Six distinguished Samford University alumni returned to campus during homecoming 2016 to talk with students about how their Samford education helped them succeed in their chosen fields.
Stephen Dillard ’92 (Howard College of Arts and Sciences) serves as 73rd judge of the Court of Appeals of Georgia. “The things I learned at Samford I take with me as a judge,” the former history major said. “I would not be where I am today without the education I received here. Samford isn’t just about getting your education; it’s about formation.”
Jewel Littleton Williams ’05 and ’10 ( Orlean Beeson School of Education) is principal of New Hope Christian School in Birmingham and chief education officer of Learning Little People LLC. “I’m very excited to be back in OBB. It means a lot and brings back many memories,” Williams said at her presentation. “I’m looking forward to being able to do what God called me to do today, which is encourage and inspire others. My hope is that these future educators will leave with another view of the world of education through what I’m speaking on.”
Jeb Mitchell ’98 ( McWhorter School of Pharmacy) is a pharmacist and co-owner of Solutions Infusion Therapy. “Part of going home is making a person able to return to school or work and live as normal a life with as minimal intrusion as possible,” Mitchell said of his work supporting the home health care that hospitals have realized produces better quality of life for patients.
Mitchell said technology has made home health care increasingly possible, and helps him stay in touch with patients 24 hours a day, seven days a week, working with them directly to meet their unique individual needs. “Care planning is one of the most important pieces of what we do, because that’s when the patient gets more involved in the therapy rather than us just handing out the drug,” Mitchell said.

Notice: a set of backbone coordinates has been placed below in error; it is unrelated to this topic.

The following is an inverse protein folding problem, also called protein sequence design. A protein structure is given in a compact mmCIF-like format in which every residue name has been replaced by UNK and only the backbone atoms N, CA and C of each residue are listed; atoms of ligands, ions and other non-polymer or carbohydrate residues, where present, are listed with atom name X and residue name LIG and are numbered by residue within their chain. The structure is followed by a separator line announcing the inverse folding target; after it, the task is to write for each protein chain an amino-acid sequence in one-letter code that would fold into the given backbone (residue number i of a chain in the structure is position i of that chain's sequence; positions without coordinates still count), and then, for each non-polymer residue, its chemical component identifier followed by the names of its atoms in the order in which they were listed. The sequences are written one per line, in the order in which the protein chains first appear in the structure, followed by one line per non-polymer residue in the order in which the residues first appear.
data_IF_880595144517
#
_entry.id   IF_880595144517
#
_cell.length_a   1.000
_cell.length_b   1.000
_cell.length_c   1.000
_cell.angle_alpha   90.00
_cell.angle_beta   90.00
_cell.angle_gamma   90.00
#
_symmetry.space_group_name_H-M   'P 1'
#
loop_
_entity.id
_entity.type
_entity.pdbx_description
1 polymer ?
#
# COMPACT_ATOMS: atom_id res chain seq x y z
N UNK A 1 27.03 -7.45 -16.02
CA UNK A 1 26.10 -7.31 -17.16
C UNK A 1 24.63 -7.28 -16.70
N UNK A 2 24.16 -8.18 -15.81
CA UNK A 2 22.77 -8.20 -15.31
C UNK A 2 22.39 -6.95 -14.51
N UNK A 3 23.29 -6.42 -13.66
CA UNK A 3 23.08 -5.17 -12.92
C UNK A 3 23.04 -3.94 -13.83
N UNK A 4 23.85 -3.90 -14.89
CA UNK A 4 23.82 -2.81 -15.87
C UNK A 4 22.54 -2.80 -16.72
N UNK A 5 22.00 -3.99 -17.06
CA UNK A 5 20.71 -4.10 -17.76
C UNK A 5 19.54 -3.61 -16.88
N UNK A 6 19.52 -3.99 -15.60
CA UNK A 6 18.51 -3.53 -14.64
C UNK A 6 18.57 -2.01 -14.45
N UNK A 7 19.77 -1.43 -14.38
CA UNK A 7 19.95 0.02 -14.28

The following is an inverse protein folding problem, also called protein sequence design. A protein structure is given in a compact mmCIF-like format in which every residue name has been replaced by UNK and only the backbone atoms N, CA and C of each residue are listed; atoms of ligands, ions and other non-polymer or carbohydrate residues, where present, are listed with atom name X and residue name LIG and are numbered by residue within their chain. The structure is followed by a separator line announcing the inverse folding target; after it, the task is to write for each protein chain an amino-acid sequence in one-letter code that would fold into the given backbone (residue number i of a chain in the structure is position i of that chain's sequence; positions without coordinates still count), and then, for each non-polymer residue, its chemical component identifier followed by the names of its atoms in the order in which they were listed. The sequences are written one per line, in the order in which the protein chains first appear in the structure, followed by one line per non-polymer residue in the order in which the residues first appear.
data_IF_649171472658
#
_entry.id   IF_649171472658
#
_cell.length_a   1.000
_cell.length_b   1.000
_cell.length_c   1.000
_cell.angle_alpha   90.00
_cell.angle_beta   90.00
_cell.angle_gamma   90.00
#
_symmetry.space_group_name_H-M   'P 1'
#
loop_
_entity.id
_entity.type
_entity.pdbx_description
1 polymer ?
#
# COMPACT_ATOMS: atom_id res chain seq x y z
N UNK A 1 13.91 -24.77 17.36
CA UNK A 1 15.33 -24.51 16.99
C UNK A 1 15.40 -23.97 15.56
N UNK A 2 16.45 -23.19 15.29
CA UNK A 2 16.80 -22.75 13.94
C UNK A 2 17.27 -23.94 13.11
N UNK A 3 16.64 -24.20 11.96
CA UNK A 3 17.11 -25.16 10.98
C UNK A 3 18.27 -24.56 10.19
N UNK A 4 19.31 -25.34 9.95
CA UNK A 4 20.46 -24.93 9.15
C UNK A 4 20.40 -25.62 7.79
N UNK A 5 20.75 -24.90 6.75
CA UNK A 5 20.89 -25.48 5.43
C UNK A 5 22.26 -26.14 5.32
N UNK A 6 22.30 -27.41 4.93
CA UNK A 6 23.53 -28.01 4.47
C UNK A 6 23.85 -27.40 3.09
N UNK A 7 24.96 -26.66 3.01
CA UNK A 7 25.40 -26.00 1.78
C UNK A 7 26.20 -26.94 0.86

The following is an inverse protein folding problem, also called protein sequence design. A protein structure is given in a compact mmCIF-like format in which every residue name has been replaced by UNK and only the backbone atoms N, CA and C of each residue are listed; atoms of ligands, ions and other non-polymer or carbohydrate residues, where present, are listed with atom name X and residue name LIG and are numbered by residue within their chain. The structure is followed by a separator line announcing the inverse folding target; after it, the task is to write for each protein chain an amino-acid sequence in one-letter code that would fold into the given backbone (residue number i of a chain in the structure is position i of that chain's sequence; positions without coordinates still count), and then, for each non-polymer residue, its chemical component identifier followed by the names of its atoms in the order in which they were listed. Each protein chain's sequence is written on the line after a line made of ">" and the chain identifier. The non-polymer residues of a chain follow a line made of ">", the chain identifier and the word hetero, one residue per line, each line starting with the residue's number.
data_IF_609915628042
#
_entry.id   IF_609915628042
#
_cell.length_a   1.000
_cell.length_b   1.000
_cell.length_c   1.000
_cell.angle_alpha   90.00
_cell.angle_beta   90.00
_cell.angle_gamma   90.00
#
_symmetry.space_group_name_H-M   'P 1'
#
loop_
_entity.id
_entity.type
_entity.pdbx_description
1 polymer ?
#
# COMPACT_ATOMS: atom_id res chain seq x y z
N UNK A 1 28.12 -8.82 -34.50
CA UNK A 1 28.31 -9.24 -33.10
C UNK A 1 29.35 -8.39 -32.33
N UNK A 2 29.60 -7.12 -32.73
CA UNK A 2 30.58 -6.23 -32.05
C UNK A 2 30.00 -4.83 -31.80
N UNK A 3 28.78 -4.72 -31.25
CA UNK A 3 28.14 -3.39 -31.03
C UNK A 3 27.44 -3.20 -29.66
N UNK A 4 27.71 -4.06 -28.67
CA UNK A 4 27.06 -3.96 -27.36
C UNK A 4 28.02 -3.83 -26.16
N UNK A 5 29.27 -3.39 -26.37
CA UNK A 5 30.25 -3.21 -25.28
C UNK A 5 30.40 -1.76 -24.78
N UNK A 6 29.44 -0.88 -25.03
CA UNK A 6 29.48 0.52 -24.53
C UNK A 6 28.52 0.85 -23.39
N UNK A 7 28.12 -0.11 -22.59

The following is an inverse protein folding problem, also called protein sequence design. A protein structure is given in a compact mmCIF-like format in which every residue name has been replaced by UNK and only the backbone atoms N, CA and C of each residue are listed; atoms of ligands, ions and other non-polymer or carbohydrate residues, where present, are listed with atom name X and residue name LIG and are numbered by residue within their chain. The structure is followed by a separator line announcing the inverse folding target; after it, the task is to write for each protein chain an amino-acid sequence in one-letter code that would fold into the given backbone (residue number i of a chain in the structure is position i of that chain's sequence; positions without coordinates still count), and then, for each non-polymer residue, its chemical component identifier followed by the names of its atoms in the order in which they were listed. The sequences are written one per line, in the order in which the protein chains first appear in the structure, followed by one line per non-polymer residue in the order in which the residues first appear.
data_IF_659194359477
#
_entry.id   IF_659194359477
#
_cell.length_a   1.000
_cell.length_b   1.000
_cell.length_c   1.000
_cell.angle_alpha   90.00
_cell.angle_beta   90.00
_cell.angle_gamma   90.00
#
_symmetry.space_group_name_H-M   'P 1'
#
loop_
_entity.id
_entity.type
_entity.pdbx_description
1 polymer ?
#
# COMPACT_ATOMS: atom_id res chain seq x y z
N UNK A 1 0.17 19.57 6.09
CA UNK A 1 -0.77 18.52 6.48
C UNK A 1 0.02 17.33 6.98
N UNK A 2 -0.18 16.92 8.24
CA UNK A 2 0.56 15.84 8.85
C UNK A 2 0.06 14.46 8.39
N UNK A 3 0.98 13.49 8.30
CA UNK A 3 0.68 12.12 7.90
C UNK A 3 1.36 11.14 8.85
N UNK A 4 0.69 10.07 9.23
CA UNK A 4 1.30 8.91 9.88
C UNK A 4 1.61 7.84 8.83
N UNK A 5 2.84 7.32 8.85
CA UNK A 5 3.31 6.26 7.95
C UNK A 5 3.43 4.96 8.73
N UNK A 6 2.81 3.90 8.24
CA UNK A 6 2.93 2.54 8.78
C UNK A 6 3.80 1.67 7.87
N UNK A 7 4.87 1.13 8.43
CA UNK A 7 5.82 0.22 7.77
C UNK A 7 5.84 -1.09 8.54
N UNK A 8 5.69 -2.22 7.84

Former nutrition and dietetics major Laura Zapalowski ’00 (School of Public Health) and husband Chris bought the Homewood Gourmet from celebrated chef Franklin Biggs in 2010. Since then, the couple has provided a fine-dining café, catering and cooking classes. They are members of The Southern Foodways Alliance, Slow Food Birmingham, Slow Food Crossroads and The Birmingham Originals, and enjoy the sense of community in Birmingham’s thriving food culture. “That’s one of the things we love about owning our restaurant,” Zapalowski said. “We love being able to foster that environment.”
Kenny Jno-Finn ’04 ( School of Health Professions) is a physical therapist and clinical director of EW Motion Therapy. Speaking at Samford, he emphasized faith, consistency of practice and calling to serve. He cited the Biblical Good Samaritan as an example of a model professional, meeting someone where he was, serving his need and making sure that he was served on the rest of his journey. “A degree prepares you for an opportunity to serve,” Jno-Finn said. “In that service is an opportunity to change the world.”
Keith Brown ’04 (Brock School of Business) is president of State Traditions apparel company. He said he and business partner John McElrath didn’t know anything about the apparel business before they noticed a niche they might fill as entrepreneurs. As their idea took shape and launched in 2007, the partners had lots of catching up to do. They learned well, apparently, because their company now has approximately 400 accounts in 40 states.
Part of that success comes from the kind of networking Brock School of Business strongly encourages and supports. “It doesn’t always have to be business, business, business, business,” Brown said. “But it’s that ongoing dialogue, just to have opportunities to speak with somebody about challenges or successes and get their feedback on how to manage yourself.”
Olivia Odom, Katie Stewart, Olivia Williams, Rachel Williams, Rachel Sinclair and Sarah Waller contributed to this article.